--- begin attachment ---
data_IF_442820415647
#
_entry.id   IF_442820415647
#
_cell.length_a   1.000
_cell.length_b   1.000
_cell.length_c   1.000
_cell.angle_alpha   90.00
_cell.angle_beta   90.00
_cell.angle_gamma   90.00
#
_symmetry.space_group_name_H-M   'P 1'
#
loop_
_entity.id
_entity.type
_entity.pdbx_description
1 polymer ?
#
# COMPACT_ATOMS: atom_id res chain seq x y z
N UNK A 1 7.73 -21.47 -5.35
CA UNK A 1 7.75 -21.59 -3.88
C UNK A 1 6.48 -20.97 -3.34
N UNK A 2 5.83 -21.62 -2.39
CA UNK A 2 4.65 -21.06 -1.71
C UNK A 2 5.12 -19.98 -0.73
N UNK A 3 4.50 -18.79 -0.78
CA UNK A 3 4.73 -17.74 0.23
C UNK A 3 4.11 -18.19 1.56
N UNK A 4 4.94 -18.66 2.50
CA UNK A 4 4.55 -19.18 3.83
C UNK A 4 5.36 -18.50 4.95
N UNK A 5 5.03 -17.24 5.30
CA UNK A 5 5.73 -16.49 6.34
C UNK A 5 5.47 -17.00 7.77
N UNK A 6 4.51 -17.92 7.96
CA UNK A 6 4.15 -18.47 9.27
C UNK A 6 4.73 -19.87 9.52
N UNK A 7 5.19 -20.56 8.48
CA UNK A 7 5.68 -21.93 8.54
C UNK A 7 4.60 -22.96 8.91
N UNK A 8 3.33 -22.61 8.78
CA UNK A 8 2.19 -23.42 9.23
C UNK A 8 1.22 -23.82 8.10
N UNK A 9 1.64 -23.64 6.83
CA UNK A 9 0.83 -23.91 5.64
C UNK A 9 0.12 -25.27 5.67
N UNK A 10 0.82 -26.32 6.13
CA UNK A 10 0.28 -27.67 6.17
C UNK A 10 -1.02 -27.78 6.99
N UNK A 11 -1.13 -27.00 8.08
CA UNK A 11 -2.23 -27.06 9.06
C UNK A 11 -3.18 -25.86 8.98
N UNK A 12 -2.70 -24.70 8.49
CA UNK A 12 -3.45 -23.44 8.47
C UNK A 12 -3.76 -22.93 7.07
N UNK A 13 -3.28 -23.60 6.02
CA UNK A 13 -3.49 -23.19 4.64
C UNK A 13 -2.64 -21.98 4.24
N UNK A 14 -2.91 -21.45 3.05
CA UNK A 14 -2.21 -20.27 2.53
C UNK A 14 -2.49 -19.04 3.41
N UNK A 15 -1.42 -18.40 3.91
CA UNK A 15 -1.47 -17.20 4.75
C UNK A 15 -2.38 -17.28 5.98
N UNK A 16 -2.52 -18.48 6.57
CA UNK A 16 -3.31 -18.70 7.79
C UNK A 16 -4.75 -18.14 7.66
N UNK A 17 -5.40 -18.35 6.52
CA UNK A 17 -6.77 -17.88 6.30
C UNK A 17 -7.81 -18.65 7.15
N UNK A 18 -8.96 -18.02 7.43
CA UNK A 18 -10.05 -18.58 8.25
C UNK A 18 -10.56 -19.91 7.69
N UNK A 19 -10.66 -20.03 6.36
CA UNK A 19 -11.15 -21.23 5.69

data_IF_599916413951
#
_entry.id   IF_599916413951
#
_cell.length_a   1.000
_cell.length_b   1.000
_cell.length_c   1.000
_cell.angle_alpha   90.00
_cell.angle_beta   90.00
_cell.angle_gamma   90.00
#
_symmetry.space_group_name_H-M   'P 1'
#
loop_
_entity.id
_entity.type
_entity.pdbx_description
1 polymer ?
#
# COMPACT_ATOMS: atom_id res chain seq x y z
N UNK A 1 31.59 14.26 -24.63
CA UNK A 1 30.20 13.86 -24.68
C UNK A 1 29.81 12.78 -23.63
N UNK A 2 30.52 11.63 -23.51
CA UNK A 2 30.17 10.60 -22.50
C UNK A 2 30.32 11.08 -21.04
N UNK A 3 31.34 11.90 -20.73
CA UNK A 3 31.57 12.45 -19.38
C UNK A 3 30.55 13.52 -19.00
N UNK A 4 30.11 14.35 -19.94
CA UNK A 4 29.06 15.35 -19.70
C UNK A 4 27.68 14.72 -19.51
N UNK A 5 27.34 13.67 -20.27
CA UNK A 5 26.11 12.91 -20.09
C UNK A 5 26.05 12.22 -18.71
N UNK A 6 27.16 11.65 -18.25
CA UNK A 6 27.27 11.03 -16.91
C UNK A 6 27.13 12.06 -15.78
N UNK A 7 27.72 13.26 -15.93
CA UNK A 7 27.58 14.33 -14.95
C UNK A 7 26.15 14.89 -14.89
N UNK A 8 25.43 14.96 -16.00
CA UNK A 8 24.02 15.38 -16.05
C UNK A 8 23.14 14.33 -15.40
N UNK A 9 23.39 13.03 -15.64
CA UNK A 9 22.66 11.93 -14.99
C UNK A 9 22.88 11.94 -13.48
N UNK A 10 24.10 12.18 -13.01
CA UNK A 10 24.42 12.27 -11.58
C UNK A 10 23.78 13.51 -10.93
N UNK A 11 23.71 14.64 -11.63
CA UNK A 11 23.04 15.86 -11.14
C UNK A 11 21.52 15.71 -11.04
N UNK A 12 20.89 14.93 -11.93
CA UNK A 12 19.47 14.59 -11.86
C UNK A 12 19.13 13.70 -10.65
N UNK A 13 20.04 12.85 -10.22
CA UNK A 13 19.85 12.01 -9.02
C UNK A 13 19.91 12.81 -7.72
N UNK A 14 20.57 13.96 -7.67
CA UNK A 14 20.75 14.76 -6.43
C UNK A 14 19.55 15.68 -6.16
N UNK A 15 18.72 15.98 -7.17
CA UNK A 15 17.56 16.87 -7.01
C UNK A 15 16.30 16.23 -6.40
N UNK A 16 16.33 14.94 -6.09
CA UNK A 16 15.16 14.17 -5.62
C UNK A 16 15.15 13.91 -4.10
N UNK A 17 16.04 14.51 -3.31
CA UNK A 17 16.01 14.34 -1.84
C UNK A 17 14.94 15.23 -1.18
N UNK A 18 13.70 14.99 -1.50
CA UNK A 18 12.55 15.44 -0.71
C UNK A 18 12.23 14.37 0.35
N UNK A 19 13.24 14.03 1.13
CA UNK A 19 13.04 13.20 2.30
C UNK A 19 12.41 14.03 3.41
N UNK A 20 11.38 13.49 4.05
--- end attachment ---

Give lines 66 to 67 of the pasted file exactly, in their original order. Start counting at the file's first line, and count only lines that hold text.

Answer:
N UNK A 16 -2.52 -18.48 6.57
CA UNK A 16 -3.31 -18.70 7.79